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View Sample Pages : Clearfield Progress, May 07, 1966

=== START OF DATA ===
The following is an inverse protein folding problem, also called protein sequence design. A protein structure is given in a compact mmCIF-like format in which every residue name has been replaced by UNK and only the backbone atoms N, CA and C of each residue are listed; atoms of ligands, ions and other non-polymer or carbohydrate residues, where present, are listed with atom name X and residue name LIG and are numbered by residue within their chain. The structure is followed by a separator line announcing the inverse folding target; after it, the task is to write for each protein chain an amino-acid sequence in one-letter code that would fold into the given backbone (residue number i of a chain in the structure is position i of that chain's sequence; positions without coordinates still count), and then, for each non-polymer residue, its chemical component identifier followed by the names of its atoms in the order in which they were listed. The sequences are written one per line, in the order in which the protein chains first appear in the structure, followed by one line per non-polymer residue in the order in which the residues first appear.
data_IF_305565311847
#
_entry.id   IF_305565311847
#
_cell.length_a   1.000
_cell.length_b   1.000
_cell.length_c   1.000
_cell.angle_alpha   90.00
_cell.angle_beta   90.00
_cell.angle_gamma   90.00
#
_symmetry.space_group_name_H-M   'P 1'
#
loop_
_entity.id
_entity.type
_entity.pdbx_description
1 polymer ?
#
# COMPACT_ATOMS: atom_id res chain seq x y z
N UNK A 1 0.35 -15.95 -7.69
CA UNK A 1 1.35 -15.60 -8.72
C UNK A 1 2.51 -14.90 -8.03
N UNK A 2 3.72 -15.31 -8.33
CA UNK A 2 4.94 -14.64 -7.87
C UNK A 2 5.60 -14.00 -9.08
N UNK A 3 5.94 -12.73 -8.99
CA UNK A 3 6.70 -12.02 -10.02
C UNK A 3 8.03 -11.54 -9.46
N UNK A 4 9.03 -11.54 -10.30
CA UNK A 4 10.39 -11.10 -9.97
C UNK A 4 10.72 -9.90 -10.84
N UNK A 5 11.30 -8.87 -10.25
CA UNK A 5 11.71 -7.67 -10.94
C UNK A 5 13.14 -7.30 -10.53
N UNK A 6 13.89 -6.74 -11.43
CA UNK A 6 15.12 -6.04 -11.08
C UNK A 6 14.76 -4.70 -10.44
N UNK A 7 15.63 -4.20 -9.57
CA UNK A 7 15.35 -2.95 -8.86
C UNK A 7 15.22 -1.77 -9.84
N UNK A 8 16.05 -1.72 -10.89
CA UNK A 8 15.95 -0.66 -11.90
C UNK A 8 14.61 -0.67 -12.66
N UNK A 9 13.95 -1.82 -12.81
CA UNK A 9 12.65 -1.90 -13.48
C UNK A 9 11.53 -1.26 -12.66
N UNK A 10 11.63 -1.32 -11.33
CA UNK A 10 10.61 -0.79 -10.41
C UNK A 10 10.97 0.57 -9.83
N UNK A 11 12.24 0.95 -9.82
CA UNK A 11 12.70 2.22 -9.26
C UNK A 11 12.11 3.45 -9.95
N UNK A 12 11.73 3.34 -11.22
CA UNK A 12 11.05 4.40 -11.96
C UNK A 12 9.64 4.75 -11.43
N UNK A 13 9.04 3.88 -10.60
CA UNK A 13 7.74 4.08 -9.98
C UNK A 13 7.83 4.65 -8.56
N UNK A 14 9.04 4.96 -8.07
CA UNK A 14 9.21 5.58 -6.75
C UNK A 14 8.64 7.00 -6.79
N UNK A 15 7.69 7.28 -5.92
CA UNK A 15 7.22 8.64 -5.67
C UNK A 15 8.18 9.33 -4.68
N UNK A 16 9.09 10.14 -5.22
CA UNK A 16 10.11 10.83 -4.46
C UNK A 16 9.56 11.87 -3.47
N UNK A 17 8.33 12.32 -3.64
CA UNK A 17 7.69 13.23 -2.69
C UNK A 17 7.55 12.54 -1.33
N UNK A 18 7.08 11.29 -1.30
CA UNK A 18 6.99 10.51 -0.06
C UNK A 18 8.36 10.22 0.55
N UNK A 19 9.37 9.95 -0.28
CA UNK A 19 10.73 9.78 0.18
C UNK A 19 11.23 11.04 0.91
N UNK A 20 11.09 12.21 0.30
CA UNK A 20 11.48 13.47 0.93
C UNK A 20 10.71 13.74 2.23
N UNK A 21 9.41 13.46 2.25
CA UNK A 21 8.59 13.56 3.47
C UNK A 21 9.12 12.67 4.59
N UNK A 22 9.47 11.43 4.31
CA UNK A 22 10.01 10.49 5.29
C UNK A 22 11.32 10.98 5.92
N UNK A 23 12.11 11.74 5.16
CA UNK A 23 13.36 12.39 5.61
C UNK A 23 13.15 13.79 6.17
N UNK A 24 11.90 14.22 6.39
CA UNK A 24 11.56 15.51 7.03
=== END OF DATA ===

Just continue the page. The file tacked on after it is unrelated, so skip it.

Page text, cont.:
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Clearfield Progress (Newspaper) - May 7, 1966, Clearfield, Pennsylvania Today's Chuckle Stop praising � woman and ihe'U think you don't love her anymore - keep it up and she'll think she's too good for you. The Rsader's Tip Medicare series starts today on Page 4. Vol. 60 - No. 108 Our 56th Year Clearfield, Curwensville, Philipsburg, Moshannon Valley, Pa., Saturday,SMay 7, 1966 14,518 Copies Daily 24 PAGES TODAY Ky Sees Year for Military Regime Will Take Time To Elect Civilians, Viet Boss Crissman Site Favored for New Clearfield Airport The Clearfield Borough-Lawrence Township Joint Planning Commission has passed a resolution favoring the Crissman site at Mt. Joy as the location for a new Clearfield Airport. The resolution was passed at a meeting this week after the Commission heard a report from Bellante and Clauss, a Pittsburgh architectural, engineering and planning firm, which recommended the Crissman site. The resolution said the Commission would recommend that Clearfield Council and*-- the Lawrence Township Su-1 _ , _ Fires Burn 43 Acres Area pervisors form a joint airport authority, proceed with plans to develop the Crissman site and make application for federal aid to cover a portion of the cost. Bellante and Clauss was recently asked by the Commission to consider surveys and site selection ,^'ork Which had already been completed and to offer an opinion as to the site most suitable for development. The other two sites were the present Clearfietdf Airport on Coal Hill and the proposed site near Elliott State'' Park. Joseph Ostroski, chief engineer for the firm, and Charles F. Breuel, regional director, said in a letter to the Commission that they reviewed the surveys and site selection work and then visited all three sites. Their complete report follows : "In May and June of 1965, a Site Investigation Report prepared by the District Airport Engineer, FederaT Aviation Agency, was forwarded to the Borough. This report examined three sites, (1) the existing Clearfield Airport, (2) the existing fClqaryiew Airport on the Crissman property and (3) the proposed Otocsin site along Kennedy Road in Pike Township. The report eliminated the existing Clearfield Airport from further cpj^deration and recommended Site, 3,u.the^Qtocsin site, for' development. ..''Tje^Borough of Clearfield ^WkIIjJ "Participation in the FTscIISfcar 1966 Federal-Aid M to Page 10, Col. 2 Claims Army WASHINGTON (AP) - An Army Jeep that could have been repaired for $4.47 was jiinVr-d instead, says a Senate investigator, despite a shortage of Jeeps in South Viet Nam. The investigator, Joseph Lipp-man, told the Senate subcommittee on foreign aid Friday the Army is writing off as junk hundreds of heavy-duty vehicles which then are repaired and distributed by the Agency for International Development as foreign aid. This is happening, he testified, although there is now an unfilled requirement in the Asian war zone for 1,851 Jeeps, trucks, cranes and other backup supplies. Lippman told the committee that the Defense Department has discarded 1,631 pieces of used equipment in Asia alone within the past year. "The Marines would love to get their hands on this equipment," he said. Lippman, staff director for the subcommittee, said the Jeep that could have been repaired for $4.47 needed minor front end adjustments, a new canvas top and similar accessories. The 1952 model had only been driven 13,161 miles but the Army derided it was too old. The testimony came during the second round in an investigatory hearing that has drawn a Pentagon charge that the subcommittee chairman. Sen. Ernest Gruening, DAlaska. wants to equip American forces with junk. Clearfielder Assigned To Company in Viet l'. S. ARMY. Viet Nam - Army Pvt. Ira N. Conaway, son of Mr. ai.d Mrs. Floyd Conaway, Clearfield R. D. 2, Pa., was assigned to the 576th Ordnance Company in Viet Nam April 18. Conaway. an ammunition storage helper, entered t h e Army in October 1965, and was last assigned at Redstone Arsenal, Huntsville, Ala. The 20-year-old soldier attended Clearfield Area High School and was employed by Dick Shields Roofing Co., Brockway, before entering the Army. I n Threat Continues; Extreme Caution Asked by Goddard Forty-three acres of Clearfield County forest land went up in smoke yesterday in six separate fires, according to John Wilson, forester for the 583,000-acre Moshannon District. The situation was the same elsewhere throughout the state and today Pennsylvanians were warned to use extreme caution in lighting fires near wooded areas. State Forests and Waters Secretary Maurice K. Goddard said that continued hot, dry and windy weather will add to an already dangerous fire situation. Mr. Wilson said that the situa tion in the Moshannon District is critical and appealed for ex treme caution to hold down the increasing fire threat. An estimated 15 acres were blackened between. Bigler and Wallaceton yesterday afternoon in the largest of the six fires. Cause of the blaze is unknown. A dozen acres of state game-lands was destroyed in the Du-bec Road sector yesterday. Authorities said it appeared as though this one was deliberately set. Smaller fires burned an acre between Litz Bridge and Woodland, six acres west of Curwensville above North American Refractories Co., three acres near Brisbin and six acres west of Kylertown. Three of these were started by persons burning brush, Mr. Please Turn to Page 10, Col. 3 Clear and cold again tonight with frost and a scattered freeze. Sunday partly cloudy and a little warmer with a few showers in the afternoon. High from the mid 50s to the mid 60s. Sunrise 6:02 - Sunset 8.16 Clearfield River Level Friday 7 p. m. - 5:35 feet (falling). Today 7 a. m. - 5:30 feet (falling). Clearfield Weather Friday low 33; High 73. Overnight low 46. Mid-State Airport Friday low 42; High 76. Overnight low 31. Planning Commission Promoting Welcome To Curwensville Plan CURWENSVILLE - The latest project of the Curwensville Borough Planning Commission, one which has caused considerable favorable comment, is a "Welcome to Curwensville" card. "Stay awhile, friends - we want to prove v. e have a town that's on the move!" exclaims the front side of the card, which has been distributed to virtually all business places for distribution with out-of-town correspondence as well as to visitors to the community. The back side of the card points up the town's friendly people, foremost churches, for- SOFT SHOULDER - This 60,000-pound tractor owned by Green-Winston Construction Co. took a sudden drop through the sidewalk on Turnpike Avenue at Clearfield late yesterday morning when its driver pulled to the right to avoid a collision with an oncoming vehicle. The right front wheel dropped some five feet through the sidewalk and into an underground spring. Two cranes were used to pull out the tractor which was traveling from DuBois to Bellefonte. The job took some five hours during which police rerouted traffic around the accident scene at the intersection of Turnpike and Nichols Street. (Progress Photo) Promises To Do Better... Please Turn to Page 10, Col. 3 Auto Industry Discloses Product Shortcomings By CHARLES C. CAIN DETROIT (AP) - The U. S. auto industry promised to do better after disclosing Friday that shortcomings, ranging from major fire hazards to misplaced ash tray lights, had been found in thousands of cars since 1960. General Motors, Ford, Chrysler and American Motors sub- mitted detailed reports to a House committee indicating that one out of every five cats built in the past six years had^ been involvedin a check of,pp�" sible defects. . /-..^,li......, Sen. Abraham Ilibicoff, D-Conn., head of a subcommittee probing auto safety, said he was "startled and surprised by the size of the percentages" but ANDREW B0ROWIEC CAN THO, sSfth Jgtfflb'rtTOP). h* Premier Nguyen Coo Ky, whcAhd's pro said today hfi east anoth rly electjons in South%Viet Nam, government will stay nr*.powtr at ja*e that long to elect a ciyiiian ^fttoerriment eventually ernerg- ma from the election!., it lajj^etr Communis^'''I ^ends will fight it/'' Th&added. "I am sure'the majority of Vietnamese are anti-Communist." I am sure no such government will be elect- U. S. Co Says Lift 01400 added that the American car still is "the safest on the road." Ribicoff told a news cbnfer-:ence he was confident labor and m'a^jfJjBmeh.t could work oaf] better'